This book is essential for those of us who have little experience in the world of publishing but who have the talent to go for it.
c) How to write graded readers by Sue Leather.
This is something that interests me greatly, albeit in a multi-media sense, as well as in traditional book format. These days the two are almost inseparable anyway. The author takes us through writing authentic, creative stories for students that are appropriate to their learning levels. Learner literature promotes extensive reading, natural language acquisition and creative thinking that will serve students well beyond the mere language being learnt. This is something I’m fascinated with through the additional media of comics, storytelling and the visual arts.
If we are to invest time in writing books, I believe it’s wise to arm oneself with knowledge first, that’s why this book is very important for the storytellers amongst us.
d) How to write ESP materials by Ros Wright
ESP is something that most experienced ELT professionals have been involved in at some time in their careers. Specialising in certain areas with language students forces us to create more original content and forces us to tailor our courses to meet specific needs. As an online teacher, I’ve found that almost everything has to be created from scratch, and luckily, I’ve discovered a passion for designing multi-media materials in the process.
What happens to all of these great materials once the courses are over or you move onto something else? Are they gathering dust in your hard drive?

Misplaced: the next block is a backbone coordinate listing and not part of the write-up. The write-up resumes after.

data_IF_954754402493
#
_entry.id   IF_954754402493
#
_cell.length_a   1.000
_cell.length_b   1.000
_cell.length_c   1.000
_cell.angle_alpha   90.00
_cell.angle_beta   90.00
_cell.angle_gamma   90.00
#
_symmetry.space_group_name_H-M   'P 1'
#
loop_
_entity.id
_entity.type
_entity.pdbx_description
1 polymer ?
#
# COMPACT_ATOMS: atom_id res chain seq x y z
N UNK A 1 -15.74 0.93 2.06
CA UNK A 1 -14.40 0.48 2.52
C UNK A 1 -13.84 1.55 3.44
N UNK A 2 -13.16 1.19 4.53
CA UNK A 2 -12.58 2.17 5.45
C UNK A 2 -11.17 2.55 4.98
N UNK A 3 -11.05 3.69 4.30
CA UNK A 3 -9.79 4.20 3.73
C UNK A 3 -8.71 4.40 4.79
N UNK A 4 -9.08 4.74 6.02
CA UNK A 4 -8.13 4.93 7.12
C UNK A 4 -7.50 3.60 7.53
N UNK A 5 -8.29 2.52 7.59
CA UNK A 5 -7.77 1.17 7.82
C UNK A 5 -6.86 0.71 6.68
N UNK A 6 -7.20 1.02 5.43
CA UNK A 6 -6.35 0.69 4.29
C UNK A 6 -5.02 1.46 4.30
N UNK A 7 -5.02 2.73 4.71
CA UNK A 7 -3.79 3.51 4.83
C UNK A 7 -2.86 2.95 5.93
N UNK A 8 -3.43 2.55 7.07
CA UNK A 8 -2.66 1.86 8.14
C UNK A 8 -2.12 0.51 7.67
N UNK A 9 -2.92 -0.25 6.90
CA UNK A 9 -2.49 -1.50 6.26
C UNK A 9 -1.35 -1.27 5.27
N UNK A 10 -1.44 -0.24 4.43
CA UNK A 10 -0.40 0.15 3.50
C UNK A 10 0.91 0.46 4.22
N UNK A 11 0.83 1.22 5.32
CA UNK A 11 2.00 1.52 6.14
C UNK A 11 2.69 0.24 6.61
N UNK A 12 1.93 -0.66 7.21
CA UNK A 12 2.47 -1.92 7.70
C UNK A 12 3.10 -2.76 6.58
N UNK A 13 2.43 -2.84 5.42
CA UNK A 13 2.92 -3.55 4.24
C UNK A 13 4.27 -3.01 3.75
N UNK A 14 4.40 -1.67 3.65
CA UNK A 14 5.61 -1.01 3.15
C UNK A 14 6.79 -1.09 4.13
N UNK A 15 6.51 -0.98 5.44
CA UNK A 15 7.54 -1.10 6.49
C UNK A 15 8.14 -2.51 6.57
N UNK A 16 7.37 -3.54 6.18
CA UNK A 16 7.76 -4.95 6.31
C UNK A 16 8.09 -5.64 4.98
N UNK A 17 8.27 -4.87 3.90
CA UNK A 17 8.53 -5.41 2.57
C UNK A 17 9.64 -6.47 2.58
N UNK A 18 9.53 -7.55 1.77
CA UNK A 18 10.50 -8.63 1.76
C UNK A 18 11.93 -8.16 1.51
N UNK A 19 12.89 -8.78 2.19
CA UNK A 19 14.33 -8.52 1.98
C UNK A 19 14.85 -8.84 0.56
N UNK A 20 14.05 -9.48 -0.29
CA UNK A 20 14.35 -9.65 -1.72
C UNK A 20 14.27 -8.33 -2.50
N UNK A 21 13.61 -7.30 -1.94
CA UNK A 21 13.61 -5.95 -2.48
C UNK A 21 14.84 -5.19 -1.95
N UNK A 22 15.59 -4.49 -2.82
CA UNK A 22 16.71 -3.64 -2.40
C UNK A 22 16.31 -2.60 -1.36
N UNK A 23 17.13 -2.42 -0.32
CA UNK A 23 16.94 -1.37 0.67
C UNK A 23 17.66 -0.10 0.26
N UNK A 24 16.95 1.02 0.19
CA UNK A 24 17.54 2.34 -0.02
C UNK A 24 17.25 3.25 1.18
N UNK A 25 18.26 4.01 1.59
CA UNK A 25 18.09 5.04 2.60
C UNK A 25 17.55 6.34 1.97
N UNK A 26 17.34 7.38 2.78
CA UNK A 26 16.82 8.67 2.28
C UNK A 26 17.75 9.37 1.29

This book shows you how to publish your work by fine-tuning your methodologies, designing activities, developing your niche, creating real-world tasks, and implementing strategy training for client-focused professions. This is just a brief taster of what is included in a very rich book indeed. Essential for Business English teachers, Teachers of English for specific purposes, freelance teachers, language schools and online teachers.
You can find these books and many more at the newly designed ELT Teacher 2 Writer website.
4) The 30 Goals Challenge for Teachers by Shelly Terrell.
This is more than a book, it’s a living, breathing community of teachers around the world who are part of a movement to support each other in achieving their goals. Although this book was first published last year, I’ve just got my hard copy and it came at a time when I needed it most. No matter where you are in your career, whether you are scaling the heights of success, just starting out, or simply changing direction, you still need moral support, the power of community and knowing that there are more important things in life than individualism, competition and ego.
It’s a very intelligent, caring book full of personal stories about achievements and challenges. Most importantly, it’s designed with ingenius goals that are so deceptively simple that they’re easy to achieve but make a great difference to who you are and what you dare to do in your career. This book is full of support, ideas, challenges and lots of tech-savvy, social-savvy information that can transform your experience of teaching from the inside out.
As an online teacher I’m very much community-oriented. The Edugoal community is very important to me and I can’t imagine working without my inspiring colleagues or without this book.
You can find the book here on amazon.
Of course there are other great new books I haven’t read yet, and when I do I may publish more reviews.
For now, if you have any books you’d like to recommend or if you’ve written any books you’d like to tell us about, please comment below.
I hope you enjoyed these reviews and will also enjoy reading some of the books.
I’ll leave you with another quote that may be a little cryptic, but it might make you think;)